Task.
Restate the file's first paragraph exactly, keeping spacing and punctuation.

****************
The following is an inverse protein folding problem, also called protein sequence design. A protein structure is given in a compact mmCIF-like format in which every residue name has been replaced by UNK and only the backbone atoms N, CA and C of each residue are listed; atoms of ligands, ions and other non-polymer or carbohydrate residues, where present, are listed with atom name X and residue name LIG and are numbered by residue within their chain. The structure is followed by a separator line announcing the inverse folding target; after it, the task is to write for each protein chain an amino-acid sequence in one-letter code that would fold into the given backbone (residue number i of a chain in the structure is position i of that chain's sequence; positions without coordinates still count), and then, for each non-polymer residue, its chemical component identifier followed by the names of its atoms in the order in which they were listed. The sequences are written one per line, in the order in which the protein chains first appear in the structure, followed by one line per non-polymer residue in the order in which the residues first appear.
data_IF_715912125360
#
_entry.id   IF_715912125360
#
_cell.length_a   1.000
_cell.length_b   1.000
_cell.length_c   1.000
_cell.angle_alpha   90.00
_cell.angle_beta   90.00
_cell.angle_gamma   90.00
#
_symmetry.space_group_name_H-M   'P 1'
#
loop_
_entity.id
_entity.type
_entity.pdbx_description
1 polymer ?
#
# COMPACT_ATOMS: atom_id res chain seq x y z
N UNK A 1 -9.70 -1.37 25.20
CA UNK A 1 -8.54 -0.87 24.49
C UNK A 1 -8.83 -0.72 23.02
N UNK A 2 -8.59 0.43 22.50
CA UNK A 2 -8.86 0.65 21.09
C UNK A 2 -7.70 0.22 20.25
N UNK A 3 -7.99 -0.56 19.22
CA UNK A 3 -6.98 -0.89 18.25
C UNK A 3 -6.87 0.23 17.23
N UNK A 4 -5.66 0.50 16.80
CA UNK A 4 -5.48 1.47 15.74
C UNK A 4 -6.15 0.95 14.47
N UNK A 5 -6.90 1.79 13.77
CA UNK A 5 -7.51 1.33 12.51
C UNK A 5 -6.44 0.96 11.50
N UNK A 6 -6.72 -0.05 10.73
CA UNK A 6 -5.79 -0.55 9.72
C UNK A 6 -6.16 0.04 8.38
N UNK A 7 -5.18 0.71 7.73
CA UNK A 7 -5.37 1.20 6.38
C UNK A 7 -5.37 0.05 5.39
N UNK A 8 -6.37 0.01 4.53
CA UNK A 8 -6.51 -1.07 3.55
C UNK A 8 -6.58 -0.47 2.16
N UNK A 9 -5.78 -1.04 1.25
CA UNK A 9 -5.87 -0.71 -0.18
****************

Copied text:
The following is an inverse protein folding problem, also called protein sequence design. A protein structure is given in a compact mmCIF-like format in which every residue name has been replaced by UNK and only the backbone atoms N, CA and C of each residue are listed; atoms of ligands, ions and other non-polymer or carbohydrate residues, where present, are listed with atom name X and residue name LIG and are numbered by residue within their chain. The structure is followed by a separator line announcing the inverse folding target; after it, the task is to write for each protein chain an amino-acid sequence in one-letter code that would fold into the given backbone (residue number i of a chain in the structure is position i of that chain's sequence; positions without coordinates still count), and then, for each non-polymer residue, its chemical component identifier followed by the names of its atoms in the order in which they were listed. The sequences are written one per line, in the order in which the protein chains first appear in the structure, followed by one line per non-polymer residue in the order in which the residues first appear.